ophthalmologyGeneral ophthalmologists are eye MDs who provide a wide range of eye care, from vision care (evaluating visual changes) to diagnosing and treating eye disease.

These physicians see patients with eye problems and health conditions such as diabetes that may increase risk of eye diseases who range in age from children through elderly adults. General ophthalmologists are medical doctors (MD) who perform comprehensive eye examinations and surgical evaluations. General ophthalmologists may collaborate with other sub-specialty ophthalmologists such as glaucoma, retina, cornea, or oculoplastics specialists in the care of more complex cases. 

Ophthalmologists complete a Bachelor of Science degree (B.Sc.), a 4-year medical degree (M.D.) and an additional 5-year residency specializing in eye surgery and secondary vision care consultations. They typically do not provide refractions.

Co-management between optometrists and ophthalmologists can also benefit certain patients. An optometrist is not a medical doctor. An optometrist receives a Doctor of Optometry (OD) degree after completing four years of optometry school, preceded by three years or more years of college.  Optometrists will often provide health screening and prescriptions for glasses and contact lenses, and will consult with a general ophthalmologist or sub-specialist for patients with eye diseases or general health conditions that can be a risk to eye health.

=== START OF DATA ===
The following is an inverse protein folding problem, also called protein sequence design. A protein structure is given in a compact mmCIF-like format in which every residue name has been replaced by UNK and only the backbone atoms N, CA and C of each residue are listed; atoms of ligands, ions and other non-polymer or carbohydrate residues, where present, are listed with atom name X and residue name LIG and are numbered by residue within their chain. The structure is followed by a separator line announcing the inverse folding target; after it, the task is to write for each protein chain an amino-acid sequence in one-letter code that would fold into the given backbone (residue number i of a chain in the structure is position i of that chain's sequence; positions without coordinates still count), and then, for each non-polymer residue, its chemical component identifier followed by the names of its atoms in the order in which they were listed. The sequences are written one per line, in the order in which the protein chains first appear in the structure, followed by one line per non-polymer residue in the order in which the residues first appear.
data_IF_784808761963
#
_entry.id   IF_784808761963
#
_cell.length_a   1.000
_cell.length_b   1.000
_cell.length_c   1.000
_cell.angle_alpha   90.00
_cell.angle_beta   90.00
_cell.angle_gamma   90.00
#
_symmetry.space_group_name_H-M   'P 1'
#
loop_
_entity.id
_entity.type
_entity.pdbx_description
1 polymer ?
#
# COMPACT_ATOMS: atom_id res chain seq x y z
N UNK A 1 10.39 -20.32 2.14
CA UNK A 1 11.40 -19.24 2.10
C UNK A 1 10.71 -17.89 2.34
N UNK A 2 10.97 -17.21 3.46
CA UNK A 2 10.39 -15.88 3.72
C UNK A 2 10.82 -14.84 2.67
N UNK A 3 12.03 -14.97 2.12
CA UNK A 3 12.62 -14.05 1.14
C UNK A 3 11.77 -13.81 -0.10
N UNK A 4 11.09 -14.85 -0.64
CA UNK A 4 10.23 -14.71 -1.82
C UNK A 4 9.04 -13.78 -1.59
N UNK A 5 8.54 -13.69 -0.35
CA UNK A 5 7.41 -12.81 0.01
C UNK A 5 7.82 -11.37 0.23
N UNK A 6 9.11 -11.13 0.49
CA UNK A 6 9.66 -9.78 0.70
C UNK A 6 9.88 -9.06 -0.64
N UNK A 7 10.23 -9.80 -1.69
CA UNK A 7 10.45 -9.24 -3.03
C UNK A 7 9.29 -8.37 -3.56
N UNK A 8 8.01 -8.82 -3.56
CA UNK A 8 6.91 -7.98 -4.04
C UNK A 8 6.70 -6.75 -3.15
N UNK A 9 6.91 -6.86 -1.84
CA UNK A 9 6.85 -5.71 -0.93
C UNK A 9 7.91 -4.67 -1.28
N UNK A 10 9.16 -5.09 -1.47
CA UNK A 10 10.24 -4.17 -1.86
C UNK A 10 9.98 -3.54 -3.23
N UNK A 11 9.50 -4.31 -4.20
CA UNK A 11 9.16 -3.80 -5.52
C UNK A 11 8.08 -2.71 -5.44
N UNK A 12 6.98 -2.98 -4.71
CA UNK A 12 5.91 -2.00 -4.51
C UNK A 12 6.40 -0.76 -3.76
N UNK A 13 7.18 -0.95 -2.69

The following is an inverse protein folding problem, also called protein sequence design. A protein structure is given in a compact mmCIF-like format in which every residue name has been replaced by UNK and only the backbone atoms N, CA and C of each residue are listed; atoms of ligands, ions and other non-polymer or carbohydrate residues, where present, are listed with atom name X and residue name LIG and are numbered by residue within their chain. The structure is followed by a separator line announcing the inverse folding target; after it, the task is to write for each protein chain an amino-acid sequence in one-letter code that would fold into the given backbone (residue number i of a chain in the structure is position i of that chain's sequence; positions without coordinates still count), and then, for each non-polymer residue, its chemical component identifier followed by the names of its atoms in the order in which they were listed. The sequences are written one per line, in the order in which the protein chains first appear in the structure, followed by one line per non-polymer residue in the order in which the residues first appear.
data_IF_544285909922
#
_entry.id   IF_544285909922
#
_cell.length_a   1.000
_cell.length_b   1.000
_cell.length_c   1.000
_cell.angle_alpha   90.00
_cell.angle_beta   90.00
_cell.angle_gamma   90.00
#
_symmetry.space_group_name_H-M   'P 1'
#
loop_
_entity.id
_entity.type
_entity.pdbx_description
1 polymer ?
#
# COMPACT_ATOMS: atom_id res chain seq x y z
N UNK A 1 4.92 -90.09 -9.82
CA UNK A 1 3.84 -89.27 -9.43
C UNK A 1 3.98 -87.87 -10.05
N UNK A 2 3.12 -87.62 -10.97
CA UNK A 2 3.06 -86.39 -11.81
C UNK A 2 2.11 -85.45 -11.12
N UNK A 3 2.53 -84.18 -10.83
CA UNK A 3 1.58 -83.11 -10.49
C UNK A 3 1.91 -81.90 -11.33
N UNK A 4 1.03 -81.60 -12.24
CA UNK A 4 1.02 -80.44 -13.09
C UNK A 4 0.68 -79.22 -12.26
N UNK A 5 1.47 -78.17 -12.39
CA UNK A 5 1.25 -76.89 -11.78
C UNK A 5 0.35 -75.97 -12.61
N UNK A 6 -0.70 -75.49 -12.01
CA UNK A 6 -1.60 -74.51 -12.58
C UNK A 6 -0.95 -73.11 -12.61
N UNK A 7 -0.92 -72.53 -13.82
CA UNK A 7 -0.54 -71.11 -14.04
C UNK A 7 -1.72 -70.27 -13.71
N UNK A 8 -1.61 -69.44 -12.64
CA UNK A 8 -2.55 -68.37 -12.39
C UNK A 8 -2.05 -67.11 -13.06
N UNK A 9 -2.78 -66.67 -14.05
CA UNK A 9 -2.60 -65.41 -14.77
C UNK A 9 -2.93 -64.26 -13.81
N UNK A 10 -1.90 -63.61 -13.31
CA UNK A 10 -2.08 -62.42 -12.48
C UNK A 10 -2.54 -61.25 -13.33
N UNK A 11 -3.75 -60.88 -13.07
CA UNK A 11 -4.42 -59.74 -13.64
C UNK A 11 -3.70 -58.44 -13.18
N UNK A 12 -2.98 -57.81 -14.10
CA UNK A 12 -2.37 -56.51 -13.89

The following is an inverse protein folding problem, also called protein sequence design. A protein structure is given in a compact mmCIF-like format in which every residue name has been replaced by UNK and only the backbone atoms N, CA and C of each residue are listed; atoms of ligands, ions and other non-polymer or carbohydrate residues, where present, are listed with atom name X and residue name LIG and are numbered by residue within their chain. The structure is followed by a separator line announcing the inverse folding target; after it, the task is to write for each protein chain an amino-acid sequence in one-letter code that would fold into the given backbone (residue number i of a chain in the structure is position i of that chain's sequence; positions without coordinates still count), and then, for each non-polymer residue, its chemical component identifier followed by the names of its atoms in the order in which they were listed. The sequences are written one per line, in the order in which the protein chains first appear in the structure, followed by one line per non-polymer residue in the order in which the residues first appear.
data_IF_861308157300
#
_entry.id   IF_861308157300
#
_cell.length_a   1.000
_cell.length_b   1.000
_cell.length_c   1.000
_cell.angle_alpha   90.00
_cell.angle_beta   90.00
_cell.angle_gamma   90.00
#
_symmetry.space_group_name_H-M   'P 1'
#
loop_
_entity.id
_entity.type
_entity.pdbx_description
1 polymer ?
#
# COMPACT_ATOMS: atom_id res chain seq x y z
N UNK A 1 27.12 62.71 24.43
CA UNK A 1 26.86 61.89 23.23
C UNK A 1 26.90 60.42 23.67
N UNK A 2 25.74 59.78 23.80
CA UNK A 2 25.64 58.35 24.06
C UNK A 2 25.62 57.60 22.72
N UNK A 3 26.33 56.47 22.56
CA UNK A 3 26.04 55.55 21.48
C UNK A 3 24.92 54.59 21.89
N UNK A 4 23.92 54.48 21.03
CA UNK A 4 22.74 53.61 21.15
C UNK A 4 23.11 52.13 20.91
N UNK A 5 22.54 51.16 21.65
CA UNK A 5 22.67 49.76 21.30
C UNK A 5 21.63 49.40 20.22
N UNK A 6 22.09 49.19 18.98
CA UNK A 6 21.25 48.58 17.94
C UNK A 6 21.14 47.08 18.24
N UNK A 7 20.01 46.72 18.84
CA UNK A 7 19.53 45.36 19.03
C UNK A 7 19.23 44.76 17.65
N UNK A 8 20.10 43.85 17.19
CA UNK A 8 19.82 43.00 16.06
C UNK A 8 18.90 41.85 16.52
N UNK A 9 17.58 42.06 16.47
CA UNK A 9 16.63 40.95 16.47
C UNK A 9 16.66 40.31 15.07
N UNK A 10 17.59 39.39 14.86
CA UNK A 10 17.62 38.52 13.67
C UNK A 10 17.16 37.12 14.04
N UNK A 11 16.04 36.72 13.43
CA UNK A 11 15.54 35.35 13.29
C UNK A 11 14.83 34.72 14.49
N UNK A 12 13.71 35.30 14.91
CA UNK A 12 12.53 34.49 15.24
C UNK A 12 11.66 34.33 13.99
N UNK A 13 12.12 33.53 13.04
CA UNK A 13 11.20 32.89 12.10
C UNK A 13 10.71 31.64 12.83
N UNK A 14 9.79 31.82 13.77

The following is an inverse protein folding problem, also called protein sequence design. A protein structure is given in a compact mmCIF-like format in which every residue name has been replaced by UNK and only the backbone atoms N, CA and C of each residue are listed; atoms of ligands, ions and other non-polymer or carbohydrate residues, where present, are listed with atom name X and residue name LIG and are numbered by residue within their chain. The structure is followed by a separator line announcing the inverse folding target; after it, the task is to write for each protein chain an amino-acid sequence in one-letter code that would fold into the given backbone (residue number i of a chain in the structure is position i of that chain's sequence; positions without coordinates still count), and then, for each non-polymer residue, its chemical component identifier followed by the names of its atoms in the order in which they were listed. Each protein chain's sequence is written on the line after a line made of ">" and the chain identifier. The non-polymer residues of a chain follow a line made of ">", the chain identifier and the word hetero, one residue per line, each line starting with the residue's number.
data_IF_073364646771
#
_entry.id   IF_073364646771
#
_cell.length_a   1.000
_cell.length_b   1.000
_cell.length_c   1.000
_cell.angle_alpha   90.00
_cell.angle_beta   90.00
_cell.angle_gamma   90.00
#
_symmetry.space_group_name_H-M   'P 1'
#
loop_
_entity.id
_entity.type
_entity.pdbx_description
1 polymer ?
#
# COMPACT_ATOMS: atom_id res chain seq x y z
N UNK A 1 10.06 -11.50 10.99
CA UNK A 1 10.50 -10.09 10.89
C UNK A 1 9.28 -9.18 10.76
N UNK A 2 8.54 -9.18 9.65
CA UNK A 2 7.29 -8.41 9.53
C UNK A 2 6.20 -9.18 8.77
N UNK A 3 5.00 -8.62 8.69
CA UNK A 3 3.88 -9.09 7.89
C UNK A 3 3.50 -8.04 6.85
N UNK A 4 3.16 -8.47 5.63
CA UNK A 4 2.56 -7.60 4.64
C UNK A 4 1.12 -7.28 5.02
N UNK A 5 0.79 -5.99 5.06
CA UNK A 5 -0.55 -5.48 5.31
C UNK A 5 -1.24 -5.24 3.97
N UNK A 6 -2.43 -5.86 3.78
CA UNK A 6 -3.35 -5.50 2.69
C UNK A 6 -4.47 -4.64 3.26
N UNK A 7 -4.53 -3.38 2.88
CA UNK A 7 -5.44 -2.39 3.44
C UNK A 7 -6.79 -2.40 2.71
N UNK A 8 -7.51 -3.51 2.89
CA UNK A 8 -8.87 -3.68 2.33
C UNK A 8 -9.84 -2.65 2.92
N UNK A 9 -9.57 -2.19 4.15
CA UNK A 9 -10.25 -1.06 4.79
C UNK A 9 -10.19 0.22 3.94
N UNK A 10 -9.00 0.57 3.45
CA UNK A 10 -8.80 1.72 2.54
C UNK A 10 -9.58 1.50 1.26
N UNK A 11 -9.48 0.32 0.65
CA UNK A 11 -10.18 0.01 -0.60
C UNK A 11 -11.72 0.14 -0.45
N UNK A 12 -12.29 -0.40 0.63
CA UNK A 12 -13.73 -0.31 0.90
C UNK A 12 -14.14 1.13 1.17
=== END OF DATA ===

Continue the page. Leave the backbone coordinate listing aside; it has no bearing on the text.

General ophthalmologists are often the first doctors to see patients for periodic medical eye exams as well as for specific visual or ocular complaints. They take care of a variety of conditions, such as diabetes, dry eyes, cataracts and glaucoma. General ophthalmologists evaluate a large range of symptoms such as blurry vision, poor night vision, transient loss of vision, loss of visual field, sudden loss of vision, difficulty with near vision, eye pain, red eyes, eye fatigue, fluctuating vision, itching or burning, crusts or discharge, excess tearing, double vision and itching or redness of the eyelids.

Most patients are referred to a general ophthalmologist by an optometrist, internist, family practice doctor, endocrinologist, neurologist, dermatologist, pediatrician or other medical specialist in the community.

Contact us to find out more about our general ophthalmology services.

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